I am way too old to be in denial of my grandpa’s demise, but, undying memories never seem to be fading. Although, the conclusion of existing physicality two decades ago seems a distant past to those copious tears that flowed in the initial years, yet dormant emotions triggering with the slightest hint of nostalgia can never bring the said rational closure. Maybe, because I never got say a proper goodbye. I was in school when he departed this very earth. Closure is certainly the most passive sentiment.

“Time expands and contracts. When it expands, it’s like pitch; it folds people in its arms and holds them forever in its embrace. It doesn't let us go very easily. Sometime you go back again to the place you've come from and close your eyes and realize that not a second has passed, and time just leaves you there, stranded, in the darkness.”

Chizuru was an enigmatic personality. External noises striding through her apartment walls never bothered her, if truth be told; they actually comforted her in some weird ways. I reckon her alienated life yearned for sounds all round. The music prancing around the CD player, couples sharing intimate conversations in the neighboring flat; the resonating gradations reassured her anxious disposition. Chizuru’s untimely death left her lover in a quandary of mystifying culpability. Mr. John belting out “sorry seems to be the hardest word” in the background questions the narrator’s supernatural illusions on a mountainous trek and begs the validity of Elton’s words. Did Chizuru’s baffling death left a hollow space in the chronicler’s burdensome heart? Would she attain the said closure of over her lover’s demise if only she could tell Chizuru how her decision to end the relationship was entirely her doing and if she could she would have stayed back? Incomplete farewells weigh one’s heart down more than the encumbered consequences of a hardboiled life; mystical reveries being the definitive pied piper to the veiled fretfulness.

“Death isn't sad. What hurts is being drowned with emotions”.
Kuni’s hard luck distorted her sister’s sanity with tearful valedictions each day as Kuni slowly succumbed to obscure comatose depths. Coming to terms with the frozen reality of bereavement as the boundless spirit flies from the morbid bodily haven; undoubtedly the nastiest occurrence of life and death. Emptiness looms its ghastly countenance when we move from old to new relationships; the living endures the melancholic adversities of the departed.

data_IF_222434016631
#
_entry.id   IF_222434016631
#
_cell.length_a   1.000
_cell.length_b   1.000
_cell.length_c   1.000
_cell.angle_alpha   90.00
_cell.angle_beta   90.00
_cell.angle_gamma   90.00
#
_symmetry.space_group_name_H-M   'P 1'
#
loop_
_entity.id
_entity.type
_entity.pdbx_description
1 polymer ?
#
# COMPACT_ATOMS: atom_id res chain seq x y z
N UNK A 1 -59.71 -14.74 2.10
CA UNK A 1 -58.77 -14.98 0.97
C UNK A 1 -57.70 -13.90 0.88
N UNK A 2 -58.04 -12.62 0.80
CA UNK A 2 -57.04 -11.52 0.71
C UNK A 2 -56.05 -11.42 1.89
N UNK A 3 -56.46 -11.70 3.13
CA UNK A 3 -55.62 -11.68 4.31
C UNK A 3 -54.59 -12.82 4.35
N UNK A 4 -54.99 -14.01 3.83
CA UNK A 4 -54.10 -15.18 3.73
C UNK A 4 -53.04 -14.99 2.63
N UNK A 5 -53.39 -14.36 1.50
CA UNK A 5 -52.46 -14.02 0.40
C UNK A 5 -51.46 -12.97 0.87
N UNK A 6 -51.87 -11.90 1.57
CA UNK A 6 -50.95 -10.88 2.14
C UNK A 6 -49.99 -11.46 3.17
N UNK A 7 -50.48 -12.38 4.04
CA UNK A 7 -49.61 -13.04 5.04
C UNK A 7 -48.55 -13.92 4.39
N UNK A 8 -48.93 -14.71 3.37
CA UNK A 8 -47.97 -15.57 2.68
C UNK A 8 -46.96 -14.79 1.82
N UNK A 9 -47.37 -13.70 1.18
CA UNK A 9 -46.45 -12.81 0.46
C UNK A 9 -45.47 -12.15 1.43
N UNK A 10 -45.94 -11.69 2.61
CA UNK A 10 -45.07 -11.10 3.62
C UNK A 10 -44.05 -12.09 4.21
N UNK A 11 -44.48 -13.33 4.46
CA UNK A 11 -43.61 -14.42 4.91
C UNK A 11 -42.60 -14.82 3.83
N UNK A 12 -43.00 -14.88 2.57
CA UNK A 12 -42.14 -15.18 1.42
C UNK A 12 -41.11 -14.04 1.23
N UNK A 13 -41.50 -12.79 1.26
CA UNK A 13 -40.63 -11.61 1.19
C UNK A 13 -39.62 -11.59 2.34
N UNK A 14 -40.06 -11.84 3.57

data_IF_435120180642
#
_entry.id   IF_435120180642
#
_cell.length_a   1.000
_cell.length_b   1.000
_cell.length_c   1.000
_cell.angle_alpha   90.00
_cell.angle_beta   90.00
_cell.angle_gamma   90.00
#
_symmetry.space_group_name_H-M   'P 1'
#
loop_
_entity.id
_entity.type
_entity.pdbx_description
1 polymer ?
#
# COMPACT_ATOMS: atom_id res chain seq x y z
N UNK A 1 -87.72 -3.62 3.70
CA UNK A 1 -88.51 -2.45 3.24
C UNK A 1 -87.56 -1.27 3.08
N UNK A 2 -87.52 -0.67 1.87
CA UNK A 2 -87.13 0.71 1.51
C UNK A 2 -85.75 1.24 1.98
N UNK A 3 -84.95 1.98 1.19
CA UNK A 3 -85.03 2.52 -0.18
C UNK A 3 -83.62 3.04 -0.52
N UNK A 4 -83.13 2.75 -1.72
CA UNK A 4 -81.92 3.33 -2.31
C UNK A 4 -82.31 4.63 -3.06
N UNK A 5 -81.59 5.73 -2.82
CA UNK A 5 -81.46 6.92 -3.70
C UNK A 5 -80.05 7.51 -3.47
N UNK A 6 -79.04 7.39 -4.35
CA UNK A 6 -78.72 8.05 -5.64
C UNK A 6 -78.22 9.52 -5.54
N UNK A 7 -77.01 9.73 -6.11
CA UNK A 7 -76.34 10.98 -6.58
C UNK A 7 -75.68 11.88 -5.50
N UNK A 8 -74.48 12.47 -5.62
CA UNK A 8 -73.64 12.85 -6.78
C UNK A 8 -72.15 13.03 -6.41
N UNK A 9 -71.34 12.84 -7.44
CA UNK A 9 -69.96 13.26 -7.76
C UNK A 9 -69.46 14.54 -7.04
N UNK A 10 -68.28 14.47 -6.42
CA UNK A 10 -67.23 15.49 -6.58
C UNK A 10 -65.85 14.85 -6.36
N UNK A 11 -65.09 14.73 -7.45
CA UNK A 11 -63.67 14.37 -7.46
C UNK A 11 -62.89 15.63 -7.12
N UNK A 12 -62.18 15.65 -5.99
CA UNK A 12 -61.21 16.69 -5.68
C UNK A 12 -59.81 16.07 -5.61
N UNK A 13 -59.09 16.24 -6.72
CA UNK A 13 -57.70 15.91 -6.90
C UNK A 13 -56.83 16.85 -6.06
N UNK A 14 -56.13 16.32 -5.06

"To focus on the unbearable only marred what was scared…….. If any thing was a miracle, it was the lovely moments we experienced during the small, almost imperceptible period of relief”.

'Rest in peace', as we bless the departed soul, the genuine prayer is sermonic for serenity of the living. Yoshimoto’s undemanding prose may not be alarming and plays around surrealism similar to other Japanese literary compatriots, but, its fateful characters are memorable. Indeed, there is no closure to a heartfelt remembrance.




( )
  Praj05 | Apr 5, 2013 |
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A pair of thematically linked novellas from the acclaimed author of Lizard, Amrita, and Goodbye Tsugumi.   In cherished novels such as Kitchen and Goodbye Tsugumi, Banana Yoshimoto's warm, witty, and heartfelt depictions of the lives of young Japanese have earned her international acclaim and bestseller status. Her insightful, spare vision returns in two novellas possessed by the ghosts of love found and lost. In Hardboiled, the unnamed narrator is hiking in the mountains on an anniversary she has forgotten about, the anniversary of her ex-lover's death. As she nears her hotel--stopping on the way at a hillside shrine and a strange soba shop--a sense of haunting falls over her. Perhaps these eerie events will help her make peace with her loss. Hard Luck is about another young woman, whose sister is dying and lies in a coma. Kuni's fiancé left her after the accident, but his brother Sakai continues to visit, and the two of them gradually grow closer as they make peace with the impending loss of their loved one. Yoshimoto's voice is clear, assured, and deeply moving, displaying again why she is one of Japan's, and the world's, most beloved writers.   "A sparkling book." --The Washington Post